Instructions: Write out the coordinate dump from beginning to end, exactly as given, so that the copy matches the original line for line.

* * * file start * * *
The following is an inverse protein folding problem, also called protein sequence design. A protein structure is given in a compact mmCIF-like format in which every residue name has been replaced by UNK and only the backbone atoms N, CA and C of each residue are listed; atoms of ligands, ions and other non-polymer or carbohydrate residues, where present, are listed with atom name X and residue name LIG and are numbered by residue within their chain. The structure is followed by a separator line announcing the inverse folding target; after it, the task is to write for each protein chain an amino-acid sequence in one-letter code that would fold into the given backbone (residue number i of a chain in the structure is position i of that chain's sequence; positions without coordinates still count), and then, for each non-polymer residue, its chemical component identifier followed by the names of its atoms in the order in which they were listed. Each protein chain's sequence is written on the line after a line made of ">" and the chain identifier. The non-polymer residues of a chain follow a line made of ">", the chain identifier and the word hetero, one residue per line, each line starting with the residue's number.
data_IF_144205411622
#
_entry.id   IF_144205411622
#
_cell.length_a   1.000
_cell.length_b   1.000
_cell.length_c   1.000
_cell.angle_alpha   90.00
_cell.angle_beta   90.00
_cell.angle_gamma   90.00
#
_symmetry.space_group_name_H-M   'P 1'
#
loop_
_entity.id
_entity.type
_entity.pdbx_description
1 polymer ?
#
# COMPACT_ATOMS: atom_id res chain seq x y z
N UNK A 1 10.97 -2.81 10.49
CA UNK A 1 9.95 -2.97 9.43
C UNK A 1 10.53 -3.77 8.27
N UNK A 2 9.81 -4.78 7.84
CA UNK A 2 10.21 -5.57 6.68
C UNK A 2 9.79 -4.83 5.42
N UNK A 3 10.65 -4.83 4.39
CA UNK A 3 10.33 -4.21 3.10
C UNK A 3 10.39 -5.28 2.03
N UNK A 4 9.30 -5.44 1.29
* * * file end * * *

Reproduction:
The following is an inverse protein folding problem, also called protein sequence design. A protein structure is given in a compact mmCIF-like format in which every residue name has been replaced by UNK and only the backbone atoms N, CA and C of each residue are listed; atoms of ligands, ions and other non-polymer or carbohydrate residues, where present, are listed with atom name X and residue name LIG and are numbered by residue within their chain. The structure is followed by a separator line announcing the inverse folding target; after it, the task is to write for each protein chain an amino-acid sequence in one-letter code that would fold into the given backbone (residue number i of a chain in the structure is position i of that chain's sequence; positions without coordinates still count), and then, for each non-polymer residue, its chemical component identifier followed by the names of its atoms in the order in which they were listed. Each protein chain's sequence is written on the line after a line made of ">" and the chain identifier. The non-polymer residues of a chain follow a line made of ">", the chain identifier and the word hetero, one residue per line, each line starting with the residue's number.
data_IF_144205411622
#
_entry.id   IF_144205411622
#
_cell.length_a   1.000
_cell.length_b   1.000
_cell.length_c   1.000
_cell.angle_alpha   90.00
_cell.angle_beta   90.00
_cell.angle_gamma   90.00
#
_symmetry.space_group_name_H-M   'P 1'
#
loop_
_entity.id
_entity.type
_entity.pdbx_description
1 polymer ?
#
# COMPACT_ATOMS: atom_id res chain seq x y z
N UNK A 1 10.97 -2.81 10.49
CA UNK A 1 9.95 -2.97 9.43
C UNK A 1 10.53 -3.77 8.27
N UNK A 2 9.81 -4.78 7.84
CA UNK A 2 10.21 -5.57 6.68
C UNK A 2 9.79 -4.83 5.42
N UNK A 3 10.65 -4.83 4.39
CA UNK A 3 10.33 -4.21 3.10
C UNK A 3 10.39 -5.28 2.03
N UNK A 4 9.30 -5.44 1.29